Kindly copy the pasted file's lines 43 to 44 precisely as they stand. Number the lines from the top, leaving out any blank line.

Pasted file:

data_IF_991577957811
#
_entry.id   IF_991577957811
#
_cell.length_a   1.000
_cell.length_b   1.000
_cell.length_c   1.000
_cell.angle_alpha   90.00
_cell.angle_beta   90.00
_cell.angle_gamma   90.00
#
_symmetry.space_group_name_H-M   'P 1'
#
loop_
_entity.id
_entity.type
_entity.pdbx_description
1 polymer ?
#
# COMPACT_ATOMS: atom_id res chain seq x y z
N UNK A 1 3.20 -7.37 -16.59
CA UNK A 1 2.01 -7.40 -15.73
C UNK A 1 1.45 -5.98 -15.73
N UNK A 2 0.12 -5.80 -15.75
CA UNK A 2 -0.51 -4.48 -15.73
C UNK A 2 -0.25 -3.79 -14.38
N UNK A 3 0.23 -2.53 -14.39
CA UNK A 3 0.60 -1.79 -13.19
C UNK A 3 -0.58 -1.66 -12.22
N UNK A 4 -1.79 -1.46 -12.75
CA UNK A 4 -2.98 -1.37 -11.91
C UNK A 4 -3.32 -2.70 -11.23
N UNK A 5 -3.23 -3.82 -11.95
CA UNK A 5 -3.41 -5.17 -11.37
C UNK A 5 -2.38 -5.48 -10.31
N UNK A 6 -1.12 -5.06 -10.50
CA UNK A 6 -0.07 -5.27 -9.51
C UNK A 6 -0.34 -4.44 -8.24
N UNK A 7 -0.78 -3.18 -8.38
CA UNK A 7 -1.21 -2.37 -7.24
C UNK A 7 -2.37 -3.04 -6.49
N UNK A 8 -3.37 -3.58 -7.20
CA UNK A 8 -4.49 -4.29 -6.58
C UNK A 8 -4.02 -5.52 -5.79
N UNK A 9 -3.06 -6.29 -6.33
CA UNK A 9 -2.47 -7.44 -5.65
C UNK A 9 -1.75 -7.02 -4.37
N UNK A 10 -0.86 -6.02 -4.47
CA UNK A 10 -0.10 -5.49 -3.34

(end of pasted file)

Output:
CA UNK A 8 -4.49 -4.29 -6.58
C UNK A 8 -4.02 -5.52 -5.79